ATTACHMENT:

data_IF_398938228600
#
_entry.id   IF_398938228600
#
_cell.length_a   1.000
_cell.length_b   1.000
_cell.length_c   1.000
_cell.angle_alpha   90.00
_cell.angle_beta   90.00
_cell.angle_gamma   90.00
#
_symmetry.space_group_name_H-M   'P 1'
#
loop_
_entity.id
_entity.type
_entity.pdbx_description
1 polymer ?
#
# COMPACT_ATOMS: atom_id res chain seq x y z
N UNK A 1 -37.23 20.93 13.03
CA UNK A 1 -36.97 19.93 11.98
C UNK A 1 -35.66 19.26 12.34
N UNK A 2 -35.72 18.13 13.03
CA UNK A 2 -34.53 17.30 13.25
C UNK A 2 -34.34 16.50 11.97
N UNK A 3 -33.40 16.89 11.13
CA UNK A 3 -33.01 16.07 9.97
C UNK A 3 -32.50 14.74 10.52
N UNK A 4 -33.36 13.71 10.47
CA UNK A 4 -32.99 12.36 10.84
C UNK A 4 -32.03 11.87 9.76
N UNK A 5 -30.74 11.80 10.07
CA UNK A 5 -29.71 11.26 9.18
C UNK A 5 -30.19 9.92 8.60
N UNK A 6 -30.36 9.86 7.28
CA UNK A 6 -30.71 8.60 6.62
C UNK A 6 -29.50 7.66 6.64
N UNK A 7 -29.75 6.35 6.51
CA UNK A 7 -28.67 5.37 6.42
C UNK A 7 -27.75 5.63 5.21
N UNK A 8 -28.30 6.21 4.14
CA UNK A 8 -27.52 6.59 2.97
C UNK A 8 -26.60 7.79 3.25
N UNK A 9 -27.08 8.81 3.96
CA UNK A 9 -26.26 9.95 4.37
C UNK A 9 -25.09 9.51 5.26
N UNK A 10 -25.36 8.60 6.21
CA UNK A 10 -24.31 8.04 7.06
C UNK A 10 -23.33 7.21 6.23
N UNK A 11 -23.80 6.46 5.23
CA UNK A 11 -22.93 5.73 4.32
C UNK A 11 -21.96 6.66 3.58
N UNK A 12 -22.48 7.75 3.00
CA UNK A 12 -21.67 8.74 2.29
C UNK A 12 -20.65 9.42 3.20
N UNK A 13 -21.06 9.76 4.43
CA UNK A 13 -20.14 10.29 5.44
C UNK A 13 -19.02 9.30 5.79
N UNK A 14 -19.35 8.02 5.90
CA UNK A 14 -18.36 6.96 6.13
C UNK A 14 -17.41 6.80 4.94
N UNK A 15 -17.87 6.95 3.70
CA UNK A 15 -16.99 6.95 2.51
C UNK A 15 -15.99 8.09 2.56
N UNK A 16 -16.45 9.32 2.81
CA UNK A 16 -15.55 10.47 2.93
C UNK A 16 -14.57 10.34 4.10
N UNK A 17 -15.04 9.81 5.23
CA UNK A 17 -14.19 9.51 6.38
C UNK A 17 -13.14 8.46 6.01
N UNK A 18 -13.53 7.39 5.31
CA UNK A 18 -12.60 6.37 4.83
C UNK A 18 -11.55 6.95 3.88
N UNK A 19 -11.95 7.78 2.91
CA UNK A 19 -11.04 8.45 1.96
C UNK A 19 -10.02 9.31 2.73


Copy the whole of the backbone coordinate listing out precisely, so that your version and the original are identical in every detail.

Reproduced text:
data_IF_398938228600
#
_entry.id   IF_398938228600
#
_cell.length_a   1.000
_cell.length_b   1.000
_cell.length_c   1.000
_cell.angle_alpha   90.00
_cell.angle_beta   90.00
_cell.angle_gamma   90.00
#
_symmetry.space_group_name_H-M   'P 1'
#
loop_
_entity.id
_entity.type
_entity.pdbx_description
1 polymer ?
#
# COMPACT_ATOMS: atom_id res chain seq x y z
N UNK A 1 -37.23 20.93 13.03
CA UNK A 1 -36.97 19.93 11.98
C UNK A 1 -35.66 19.26 12.34
N UNK A 2 -35.72 18.13 13.03
CA UNK A 2 -34.53 17.30 13.25
C UNK A 2 -34.34 16.50 11.97
N UNK A 3 -33.40 16.89 11.13
CA UNK A 3 -33.01 16.07 9.97
C UNK A 3 -32.50 14.74 10.52
N UNK A 4 -33.36 13.71 10.47
CA UNK A 4 -32.99 12.36 10.84
C UNK A 4 -32.03 11.87 9.76
N UNK A 5 -30.74 11.80 10.07
CA UNK A 5 -29.71 11.26 9.18
C UNK A 5 -30.19 9.92 8.60
N UNK A 6 -30.36 9.86 7.28
CA UNK A 6 -30.71 8.60 6.62
C UNK A 6 -29.50 7.66 6.64
N UNK A 7 -29.75 6.35 6.51
CA UNK A 7 -28.67 5.37 6.42
C UNK A 7 -27.75 5.63 5.21
N UNK A 8 -28.30 6.21 4.14
CA UNK A 8 -27.52 6.59 2.97
C UNK A 8 -26.60 7.79 3.25
N UNK A 9 -27.08 8.81 3.96
CA UNK A 9 -26.26 9.95 4.37
C UNK A 9 -25.09 9.51 5.26
N UNK A 10 -25.36 8.60 6.21
CA UNK A 10 -24.31 8.04 7.06
C UNK A 10 -23.33 7.21 6.23
N UNK A 11 -23.80 6.46 5.23
CA UNK A 11 -22.93 5.73 4.32
C UNK A 11 -21.96 6.66 3.58
N UNK A 12 -22.48 7.75 3.00
CA UNK A 12 -21.67 8.74 2.29
C UNK A 12 -20.65 9.42 3.20
N UNK A 13 -21.06 9.76 4.43
CA UNK A 13 -20.14 10.29 5.44
C UNK A 13 -19.02 9.30 5.79
N UNK A 14 -19.35 8.02 5.90
CA UNK A 14 -18.36 6.96 6.13
C UNK A 14 -17.41 6.80 4.94
N UNK A 15 -17.87 6.95 3.70
CA UNK A 15 -16.99 6.95 2.51
C UNK A 15 -15.99 8.09 2.56
N UNK A 16 -16.45 9.32 2.81
CA UNK A 16 -15.55 10.47 2.93
C UNK A 16 -14.57 10.34 4.10
N UNK A 17 -15.04 9.81 5.23
CA UNK A 17 -14.19 9.51 6.38
C UNK A 17 -13.14 8.46 6.01
N UNK A 18 -13.53 7.39 5.31
CA UNK A 18 -12.60 6.37 4.83
C UNK A 18 -11.55 6.95 3.88
N UNK A 19 -11.95 7.78 2.91
CA UNK A 19 -11.04 8.45 1.96
C UNK A 19 -10.02 9.31 2.73